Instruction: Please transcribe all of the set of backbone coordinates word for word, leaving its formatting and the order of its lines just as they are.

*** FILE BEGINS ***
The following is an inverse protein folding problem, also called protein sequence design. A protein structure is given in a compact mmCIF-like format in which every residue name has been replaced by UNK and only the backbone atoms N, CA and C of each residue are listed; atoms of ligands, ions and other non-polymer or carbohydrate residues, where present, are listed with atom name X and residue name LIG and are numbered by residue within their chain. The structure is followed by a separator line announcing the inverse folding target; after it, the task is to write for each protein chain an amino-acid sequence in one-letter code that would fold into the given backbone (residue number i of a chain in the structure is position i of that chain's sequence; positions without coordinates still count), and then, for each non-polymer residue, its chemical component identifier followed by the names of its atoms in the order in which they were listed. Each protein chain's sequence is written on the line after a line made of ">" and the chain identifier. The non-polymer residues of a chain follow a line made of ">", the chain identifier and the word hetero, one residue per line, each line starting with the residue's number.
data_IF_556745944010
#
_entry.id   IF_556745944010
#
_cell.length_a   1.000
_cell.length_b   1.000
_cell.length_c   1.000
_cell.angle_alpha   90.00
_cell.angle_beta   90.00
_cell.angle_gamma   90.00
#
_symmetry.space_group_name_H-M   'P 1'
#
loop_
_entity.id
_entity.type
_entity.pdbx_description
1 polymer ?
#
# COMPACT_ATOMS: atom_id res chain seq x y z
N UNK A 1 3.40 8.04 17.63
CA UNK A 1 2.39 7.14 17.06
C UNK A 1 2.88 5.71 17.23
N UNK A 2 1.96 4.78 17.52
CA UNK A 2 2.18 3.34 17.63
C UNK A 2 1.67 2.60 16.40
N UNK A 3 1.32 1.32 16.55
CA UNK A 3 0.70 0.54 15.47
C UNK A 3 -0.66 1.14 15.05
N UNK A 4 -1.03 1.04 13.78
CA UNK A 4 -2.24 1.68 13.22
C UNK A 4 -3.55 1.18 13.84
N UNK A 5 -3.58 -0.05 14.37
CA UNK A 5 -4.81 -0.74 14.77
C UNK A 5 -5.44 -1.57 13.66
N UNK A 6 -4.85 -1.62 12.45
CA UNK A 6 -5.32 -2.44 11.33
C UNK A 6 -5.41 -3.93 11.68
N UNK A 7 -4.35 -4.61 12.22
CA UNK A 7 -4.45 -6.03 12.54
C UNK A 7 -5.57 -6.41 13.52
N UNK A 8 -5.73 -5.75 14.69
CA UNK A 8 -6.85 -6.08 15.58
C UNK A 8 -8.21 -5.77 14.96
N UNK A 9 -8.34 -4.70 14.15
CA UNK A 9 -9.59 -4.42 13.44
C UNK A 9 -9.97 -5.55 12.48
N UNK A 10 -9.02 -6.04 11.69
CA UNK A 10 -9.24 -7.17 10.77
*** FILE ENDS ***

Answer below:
The following is an inverse protein folding problem, also called protein sequence design. A protein structure is given in a compact mmCIF-like format in which every residue name has been replaced by UNK and only the backbone atoms N, CA and C of each residue are listed; atoms of ligands, ions and other non-polymer or carbohydrate residues, where present, are listed with atom name X and residue name LIG and are numbered by residue within their chain. The structure is followed by a separator line announcing the inverse folding target; after it, the task is to write for each protein chain an amino-acid sequence in one-letter code that would fold into the given backbone (residue number i of a chain in the structure is position i of that chain's sequence; positions without coordinates still count), and then, for each non-polymer residue, its chemical component identifier followed by the names of its atoms in the order in which they were listed. Each protein chain's sequence is written on the line after a line made of ">" and the chain identifier. The non-polymer residues of a chain follow a line made of ">", the chain identifier and the word hetero, one residue per line, each line starting with the residue's number.
data_IF_556745944010
#
_entry.id   IF_556745944010
#
_cell.length_a   1.000
_cell.length_b   1.000
_cell.length_c   1.000
_cell.angle_alpha   90.00
_cell.angle_beta   90.00
_cell.angle_gamma   90.00
#
_symmetry.space_group_name_H-M   'P 1'
#
loop_
_entity.id
_entity.type
_entity.pdbx_description
1 polymer ?
#
# COMPACT_ATOMS: atom_id res chain seq x y z
N UNK A 1 3.40 8.04 17.63
CA UNK A 1 2.39 7.14 17.06
C UNK A 1 2.88 5.71 17.23
N UNK A 2 1.96 4.78 17.52
CA UNK A 2 2.18 3.34 17.63
C UNK A 2 1.67 2.60 16.40
N UNK A 3 1.32 1.32 16.55
CA UNK A 3 0.70 0.54 15.47
C UNK A 3 -0.66 1.14 15.05
N UNK A 4 -1.03 1.04 13.78
CA UNK A 4 -2.24 1.68 13.22
C UNK A 4 -3.55 1.18 13.84
N UNK A 5 -3.58 -0.05 14.37
CA UNK A 5 -4.81 -0.74 14.77
C UNK A 5 -5.44 -1.57 13.66
N UNK A 6 -4.85 -1.62 12.45
CA UNK A 6 -5.32 -2.44 11.33
C UNK A 6 -5.41 -3.93 11.68
N UNK A 7 -4.35 -4.61 12.22
CA UNK A 7 -4.45 -6.03 12.54
C UNK A 7 -5.57 -6.41 13.52
N UNK A 8 -5.73 -5.75 14.69
CA UNK A 8 -6.85 -6.08 15.58
C UNK A 8 -8.21 -5.77 14.96
N UNK A 9 -8.34 -4.70 14.15
CA UNK A 9 -9.59 -4.42 13.44
C UNK A 9 -9.97 -5.55 12.48
N UNK A 10 -9.02 -6.04 11.69
CA UNK A 10 -9.24 -7.17 10.77